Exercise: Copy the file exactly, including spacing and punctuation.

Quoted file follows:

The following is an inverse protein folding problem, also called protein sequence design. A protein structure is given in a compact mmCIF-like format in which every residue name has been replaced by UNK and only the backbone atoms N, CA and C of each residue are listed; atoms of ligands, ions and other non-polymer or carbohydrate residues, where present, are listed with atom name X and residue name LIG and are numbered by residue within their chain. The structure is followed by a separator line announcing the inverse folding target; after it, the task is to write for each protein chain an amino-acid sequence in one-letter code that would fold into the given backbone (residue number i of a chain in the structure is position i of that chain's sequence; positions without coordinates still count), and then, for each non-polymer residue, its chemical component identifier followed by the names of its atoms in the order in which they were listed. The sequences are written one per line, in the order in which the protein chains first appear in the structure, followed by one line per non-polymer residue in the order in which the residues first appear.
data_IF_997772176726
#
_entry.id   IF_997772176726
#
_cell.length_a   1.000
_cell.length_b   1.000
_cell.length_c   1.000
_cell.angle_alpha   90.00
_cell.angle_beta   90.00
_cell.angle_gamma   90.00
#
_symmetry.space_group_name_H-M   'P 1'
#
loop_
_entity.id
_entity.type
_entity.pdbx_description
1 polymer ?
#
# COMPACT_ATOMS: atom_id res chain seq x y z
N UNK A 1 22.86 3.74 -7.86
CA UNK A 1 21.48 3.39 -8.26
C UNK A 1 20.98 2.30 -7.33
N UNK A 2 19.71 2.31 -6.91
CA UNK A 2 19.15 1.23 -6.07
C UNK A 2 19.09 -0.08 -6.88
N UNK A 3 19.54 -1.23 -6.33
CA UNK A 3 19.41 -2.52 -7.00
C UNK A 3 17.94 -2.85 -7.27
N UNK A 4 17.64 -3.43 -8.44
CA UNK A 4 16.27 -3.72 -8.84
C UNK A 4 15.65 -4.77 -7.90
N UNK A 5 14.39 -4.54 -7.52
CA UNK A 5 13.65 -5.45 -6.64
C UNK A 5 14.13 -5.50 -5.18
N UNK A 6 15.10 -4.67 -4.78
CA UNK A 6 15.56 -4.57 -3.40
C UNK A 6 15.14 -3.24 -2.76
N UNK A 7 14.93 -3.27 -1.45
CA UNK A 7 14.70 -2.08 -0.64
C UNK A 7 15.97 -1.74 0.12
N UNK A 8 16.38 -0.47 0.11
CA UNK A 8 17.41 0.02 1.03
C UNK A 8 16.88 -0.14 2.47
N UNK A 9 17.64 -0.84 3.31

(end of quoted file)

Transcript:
The following is an inverse protein folding problem, also called protein sequence design. A protein structure is given in a compact mmCIF-like format in which every residue name has been replaced by UNK and only the backbone atoms N, CA and C of each residue are listed; atoms of ligands, ions and other non-polymer or carbohydrate residues, where present, are listed with atom name X and residue name LIG and are numbered by residue within their chain. The structure is followed by a separator line announcing the inverse folding target; after it, the task is to write for each protein chain an amino-acid sequence in one-letter code that would fold into the given backbone (residue number i of a chain in the structure is position i of that chain's sequence; positions without coordinates still count), and then, for each non-polymer residue, its chemical component identifier followed by the names of its atoms in the order in which they were listed. The sequences are written one per line, in the order in which the protein chains first appear in the structure, followed by one line per non-polymer residue in the order in which the residues first appear.
data_IF_997772176726
#
_entry.id   IF_997772176726
#
_cell.length_a   1.000
_cell.length_b   1.000
_cell.length_c   1.000
_cell.angle_alpha   90.00
_cell.angle_beta   90.00
_cell.angle_gamma   90.00
#
_symmetry.space_group_name_H-M   'P 1'
#
loop_
_entity.id
_entity.type
_entity.pdbx_description
1 polymer ?
#
# COMPACT_ATOMS: atom_id res chain seq x y z
N UNK A 1 22.86 3.74 -7.86
CA UNK A 1 21.48 3.39 -8.26
C UNK A 1 20.98 2.30 -7.33
N UNK A 2 19.71 2.31 -6.91
CA UNK A 2 19.15 1.23 -6.07
C UNK A 2 19.09 -0.08 -6.88
N UNK A 3 19.54 -1.23 -6.33
CA UNK A 3 19.41 -2.52 -7.00
C UNK A 3 17.94 -2.85 -7.27
N UNK A 4 17.64 -3.43 -8.44
CA UNK A 4 16.27 -3.72 -8.84
C UNK A 4 15.65 -4.77 -7.90
N UNK A 5 14.39 -4.54 -7.52
CA UNK A 5 13.65 -5.45 -6.64
C UNK A 5 14.13 -5.50 -5.18
N UNK A 6 15.10 -4.67 -4.78
CA UNK A 6 15.56 -4.57 -3.40
C UNK A 6 15.14 -3.24 -2.76
N UNK A 7 14.93 -3.27 -1.45
CA UNK A 7 14.70 -2.08 -0.64
C UNK A 7 15.97 -1.74 0.12
N UNK A 8 16.38 -0.47 0.11
CA UNK A 8 17.41 0.02 1.03
C UNK A 8 16.88 -0.14 2.47
N UNK A 9 17.64 -0.84 3.31